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Fraudulent Life Insurance Policy Created in My Name Without My Knowledge

Los Angeles, CA |

My brother-in-law who was staying at my house for a couple of years worked as an insurance agent. I discovered by looking at some papers he left behind when he moved out that he created a life insurance policy in my name without my knowledge and forged my signature. I called the insurance company and they told me the policy was active for a year (was cancelled the same month he moved out). Premium was paid in cash. To avoid anyone calling me, he used his phone number on the application. I am not sure why he did this--don't know if he was just after commission or was planning to do harm to me, as he put his sister (my now ex-wife) as the beneficiary. I don't know what to make of this or what my legal rights are.

Attorney Answers 6

  1. Best answer

    Are you on good terms with your ex-wife? If so, call her and ask if she knew anything about this. Perhaps you should also call your brother-in-law and ask him point blank what this is all about. See what he says.

    It was fraudulent for him to take out a policy in your name and forge your signature on the policy, but as other attorneys have pointed out.....what are your damages? My concern would be whether he opened another policy after the one you discovered had lapsed. I'd ask the insurance company to add it to their SIU listing. If after talking to your brother-in-law you have concerns that he might wish to do harm to you, you should report it to the police.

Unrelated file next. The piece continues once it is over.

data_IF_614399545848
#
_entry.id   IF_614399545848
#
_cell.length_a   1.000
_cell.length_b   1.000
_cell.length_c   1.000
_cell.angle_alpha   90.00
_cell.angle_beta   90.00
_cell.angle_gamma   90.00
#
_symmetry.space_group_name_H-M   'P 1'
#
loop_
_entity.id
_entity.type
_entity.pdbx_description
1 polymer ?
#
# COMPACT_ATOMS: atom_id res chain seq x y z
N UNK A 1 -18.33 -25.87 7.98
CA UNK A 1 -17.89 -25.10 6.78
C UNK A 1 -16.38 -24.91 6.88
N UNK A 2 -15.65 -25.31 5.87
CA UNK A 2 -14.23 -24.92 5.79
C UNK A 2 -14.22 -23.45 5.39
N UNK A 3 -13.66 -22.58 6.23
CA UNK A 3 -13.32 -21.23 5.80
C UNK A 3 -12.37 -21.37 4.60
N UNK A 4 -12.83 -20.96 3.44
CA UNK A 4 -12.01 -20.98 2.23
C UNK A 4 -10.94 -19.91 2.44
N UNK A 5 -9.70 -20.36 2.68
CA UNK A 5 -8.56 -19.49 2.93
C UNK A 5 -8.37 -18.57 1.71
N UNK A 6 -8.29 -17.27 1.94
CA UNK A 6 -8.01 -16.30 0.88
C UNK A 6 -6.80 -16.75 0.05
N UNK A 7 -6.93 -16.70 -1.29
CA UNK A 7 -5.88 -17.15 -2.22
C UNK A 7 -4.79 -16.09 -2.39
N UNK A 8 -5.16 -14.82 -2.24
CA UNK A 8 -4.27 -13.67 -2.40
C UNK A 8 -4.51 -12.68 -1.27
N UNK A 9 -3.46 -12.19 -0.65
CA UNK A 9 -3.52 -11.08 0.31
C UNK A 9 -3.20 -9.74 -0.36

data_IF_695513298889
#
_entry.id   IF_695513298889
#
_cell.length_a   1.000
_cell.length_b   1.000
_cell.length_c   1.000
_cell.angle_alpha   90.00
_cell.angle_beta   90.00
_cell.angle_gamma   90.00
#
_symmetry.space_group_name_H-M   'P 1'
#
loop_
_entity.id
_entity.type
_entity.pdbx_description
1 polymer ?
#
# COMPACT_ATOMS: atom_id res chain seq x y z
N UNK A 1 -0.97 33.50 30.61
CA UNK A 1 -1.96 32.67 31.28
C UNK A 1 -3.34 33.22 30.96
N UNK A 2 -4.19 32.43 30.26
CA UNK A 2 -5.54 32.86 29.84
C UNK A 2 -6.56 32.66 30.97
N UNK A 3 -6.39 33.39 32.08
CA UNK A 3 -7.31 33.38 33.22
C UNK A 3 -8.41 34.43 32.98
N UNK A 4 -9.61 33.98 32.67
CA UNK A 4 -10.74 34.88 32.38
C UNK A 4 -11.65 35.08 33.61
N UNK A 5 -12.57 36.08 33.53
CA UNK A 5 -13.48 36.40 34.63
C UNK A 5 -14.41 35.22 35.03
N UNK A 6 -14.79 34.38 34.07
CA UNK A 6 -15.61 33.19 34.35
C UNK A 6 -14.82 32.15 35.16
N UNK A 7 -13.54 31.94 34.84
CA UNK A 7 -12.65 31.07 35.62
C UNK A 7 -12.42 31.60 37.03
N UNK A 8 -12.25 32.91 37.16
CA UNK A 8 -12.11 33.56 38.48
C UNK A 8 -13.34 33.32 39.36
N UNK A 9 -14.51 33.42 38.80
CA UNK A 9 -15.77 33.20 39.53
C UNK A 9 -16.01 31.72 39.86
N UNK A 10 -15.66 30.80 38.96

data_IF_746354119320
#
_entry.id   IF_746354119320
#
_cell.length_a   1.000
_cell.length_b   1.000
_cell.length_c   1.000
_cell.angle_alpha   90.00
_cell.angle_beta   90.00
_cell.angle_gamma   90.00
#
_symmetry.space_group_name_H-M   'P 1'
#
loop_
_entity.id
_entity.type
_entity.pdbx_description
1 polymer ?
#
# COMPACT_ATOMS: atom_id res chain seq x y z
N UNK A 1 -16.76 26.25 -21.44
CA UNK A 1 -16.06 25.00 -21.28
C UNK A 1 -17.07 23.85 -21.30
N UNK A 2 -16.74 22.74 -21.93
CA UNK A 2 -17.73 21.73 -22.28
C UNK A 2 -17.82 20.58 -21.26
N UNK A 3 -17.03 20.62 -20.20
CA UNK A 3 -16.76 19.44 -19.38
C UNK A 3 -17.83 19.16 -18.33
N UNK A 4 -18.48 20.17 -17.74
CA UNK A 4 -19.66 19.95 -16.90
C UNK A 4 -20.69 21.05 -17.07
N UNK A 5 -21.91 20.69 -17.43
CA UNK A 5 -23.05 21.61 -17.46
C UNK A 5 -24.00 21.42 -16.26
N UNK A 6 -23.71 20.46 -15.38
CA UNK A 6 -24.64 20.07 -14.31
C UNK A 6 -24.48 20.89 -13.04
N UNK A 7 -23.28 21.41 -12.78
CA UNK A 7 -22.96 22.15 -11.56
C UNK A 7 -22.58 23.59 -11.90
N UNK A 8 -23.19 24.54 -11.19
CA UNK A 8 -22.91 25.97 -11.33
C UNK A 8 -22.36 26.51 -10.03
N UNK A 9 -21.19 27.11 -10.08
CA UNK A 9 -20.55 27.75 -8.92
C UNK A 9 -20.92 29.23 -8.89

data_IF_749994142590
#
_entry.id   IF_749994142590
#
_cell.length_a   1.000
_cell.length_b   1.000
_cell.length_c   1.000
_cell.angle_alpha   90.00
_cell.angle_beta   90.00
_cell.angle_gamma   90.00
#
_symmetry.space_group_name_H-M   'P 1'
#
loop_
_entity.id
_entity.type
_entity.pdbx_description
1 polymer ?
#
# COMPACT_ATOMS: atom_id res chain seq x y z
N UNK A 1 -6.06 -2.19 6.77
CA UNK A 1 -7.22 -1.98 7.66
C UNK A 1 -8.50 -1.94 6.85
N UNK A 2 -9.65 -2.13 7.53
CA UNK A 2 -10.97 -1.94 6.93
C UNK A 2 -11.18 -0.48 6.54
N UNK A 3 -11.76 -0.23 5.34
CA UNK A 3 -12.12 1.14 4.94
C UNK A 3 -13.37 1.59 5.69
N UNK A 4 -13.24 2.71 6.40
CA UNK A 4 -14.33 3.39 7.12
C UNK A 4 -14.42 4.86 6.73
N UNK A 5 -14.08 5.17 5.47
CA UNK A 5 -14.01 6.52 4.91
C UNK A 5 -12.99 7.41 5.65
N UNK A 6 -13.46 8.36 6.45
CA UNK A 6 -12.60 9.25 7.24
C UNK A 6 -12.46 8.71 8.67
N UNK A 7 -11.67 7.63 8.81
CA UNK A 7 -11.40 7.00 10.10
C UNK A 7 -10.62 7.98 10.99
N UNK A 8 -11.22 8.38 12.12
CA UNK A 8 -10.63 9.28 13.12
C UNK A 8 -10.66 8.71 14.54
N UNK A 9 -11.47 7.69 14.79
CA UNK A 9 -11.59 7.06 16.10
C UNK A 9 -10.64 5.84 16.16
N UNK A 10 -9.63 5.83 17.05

This response is provided solely for informational purposes. It should not be construed as "legal advice" and does not create an attorney-client relationship.

  2. What he did may be wrong, but what are your damages? The premiums were paid for and the policy is now cancelled so I am not sure how you were harmed in any way. The law does not allow compensation for possibilities or “may have” or “could have” type situations.

    Why don’t you call your sister and see if she knows what was going on at that time?

    Good luck.

    DISCLAIMER: David J. McCormick is licensed to practice law in the State of Wisconsin and this answer is being provided for informational purposes only because the laws of your jurisdiction may differ. This answer based on general legal principles and is not intended for the purpose of providing specific legal advice or opinions. Under no circumstances does this answer constitute the establishment of an attorney-client relationship.

  3. You can report him to the Department of Insurance in CA. Since the policy was cancelled, you cannot pursue a lawsuit now.

  4. Fortunately, this matter ended. It leaves me with the impression that your wife's brother didn't think you adequately took care of his sister. If you haven't already, perhaps you should buy some life insurance so that others won't have to commit fraud to give her some modicum of protection.

    The above response is general information ONLY and is not legal advice, does not form an attorney-client relationship, and should NOT be relied upon to take or refrain from taking any action. I am not your attorney. You should seek the advice of competent counsel before taking any action related to your inquiry.

  5. Policy cancelled, so can't pursuit suit now

  6. Read "Double Indemnity" by James M. Cain and thank your luck stars nothing happened.

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